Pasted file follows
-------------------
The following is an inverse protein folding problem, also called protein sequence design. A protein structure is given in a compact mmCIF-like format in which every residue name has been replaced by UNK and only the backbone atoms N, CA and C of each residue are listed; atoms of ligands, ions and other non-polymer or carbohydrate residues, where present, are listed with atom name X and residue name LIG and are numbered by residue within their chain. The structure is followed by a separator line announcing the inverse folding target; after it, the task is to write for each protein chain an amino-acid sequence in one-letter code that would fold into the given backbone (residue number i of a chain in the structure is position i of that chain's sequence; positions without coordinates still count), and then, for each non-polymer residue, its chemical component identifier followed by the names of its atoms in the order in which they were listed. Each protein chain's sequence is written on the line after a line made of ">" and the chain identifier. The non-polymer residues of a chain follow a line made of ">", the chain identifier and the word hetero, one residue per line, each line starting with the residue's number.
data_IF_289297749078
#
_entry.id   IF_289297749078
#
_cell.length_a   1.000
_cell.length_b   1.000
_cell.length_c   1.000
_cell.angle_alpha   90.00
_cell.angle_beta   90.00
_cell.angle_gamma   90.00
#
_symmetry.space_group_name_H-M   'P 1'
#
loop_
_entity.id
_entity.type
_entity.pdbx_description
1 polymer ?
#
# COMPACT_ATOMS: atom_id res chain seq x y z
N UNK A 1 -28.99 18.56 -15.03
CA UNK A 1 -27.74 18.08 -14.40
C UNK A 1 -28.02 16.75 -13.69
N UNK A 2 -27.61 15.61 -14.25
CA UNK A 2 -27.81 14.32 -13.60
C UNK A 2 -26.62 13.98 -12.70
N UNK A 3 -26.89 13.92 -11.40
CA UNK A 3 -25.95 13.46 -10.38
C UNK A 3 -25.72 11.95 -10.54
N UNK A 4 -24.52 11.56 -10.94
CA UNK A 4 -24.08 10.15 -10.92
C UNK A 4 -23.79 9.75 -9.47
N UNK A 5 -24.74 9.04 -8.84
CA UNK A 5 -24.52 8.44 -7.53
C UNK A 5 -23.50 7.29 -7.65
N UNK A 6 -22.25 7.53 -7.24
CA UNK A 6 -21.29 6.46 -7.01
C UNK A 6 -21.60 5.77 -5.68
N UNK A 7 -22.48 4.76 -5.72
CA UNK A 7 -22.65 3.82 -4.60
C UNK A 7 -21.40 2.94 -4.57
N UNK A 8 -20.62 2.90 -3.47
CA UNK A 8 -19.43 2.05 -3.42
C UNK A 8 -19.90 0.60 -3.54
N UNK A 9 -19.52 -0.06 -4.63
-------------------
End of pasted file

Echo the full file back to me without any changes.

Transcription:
The following is an inverse protein folding problem, also called protein sequence design. A protein structure is given in a compact mmCIF-like format in which every residue name has been replaced by UNK and only the backbone atoms N, CA and C of each residue are listed; atoms of ligands, ions and other non-polymer or carbohydrate residues, where present, are listed with atom name X and residue name LIG and are numbered by residue within their chain. The structure is followed by a separator line announcing the inverse folding target; after it, the task is to write for each protein chain an amino-acid sequence in one-letter code that would fold into the given backbone (residue number i of a chain in the structure is position i of that chain's sequence; positions without coordinates still count), and then, for each non-polymer residue, its chemical component identifier followed by the names of its atoms in the order in which they were listed. Each protein chain's sequence is written on the line after a line made of ">" and the chain identifier. The non-polymer residues of a chain follow a line made of ">", the chain identifier and the word hetero, one residue per line, each line starting with the residue's number.
data_IF_289297749078
#
_entry.id   IF_289297749078
#
_cell.length_a   1.000
_cell.length_b   1.000
_cell.length_c   1.000
_cell.angle_alpha   90.00
_cell.angle_beta   90.00
_cell.angle_gamma   90.00
#
_symmetry.space_group_name_H-M   'P 1'
#
loop_
_entity.id
_entity.type
_entity.pdbx_description
1 polymer ?
#
# COMPACT_ATOMS: atom_id res chain seq x y z
N UNK A 1 -28.99 18.56 -15.03
CA UNK A 1 -27.74 18.08 -14.40
C UNK A 1 -28.02 16.75 -13.69
N UNK A 2 -27.61 15.61 -14.25
CA UNK A 2 -27.81 14.32 -13.60
C UNK A 2 -26.62 13.98 -12.70
N UNK A 3 -26.89 13.92 -11.40
CA UNK A 3 -25.95 13.46 -10.38
C UNK A 3 -25.72 11.95 -10.54
N UNK A 4 -24.52 11.56 -10.94
CA UNK A 4 -24.08 10.15 -10.92
C UNK A 4 -23.79 9.75 -9.47
N UNK A 5 -24.74 9.04 -8.84
CA UNK A 5 -24.52 8.44 -7.53
C UNK A 5 -23.50 7.29 -7.65
N UNK A 6 -22.25 7.53 -7.24
CA UNK A 6 -21.29 6.46 -7.01
C UNK A 6 -21.60 5.77 -5.68
N UNK A 7 -22.48 4.76 -5.72
CA UNK A 7 -22.65 3.82 -4.60
C UNK A 7 -21.40 2.94 -4.57
N UNK A 8 -20.62 2.90 -3.47
CA UNK A 8 -19.43 2.05 -3.42
C UNK A 8 -19.90 0.60 -3.54
N UNK A 9 -19.52 -0.06 -4.63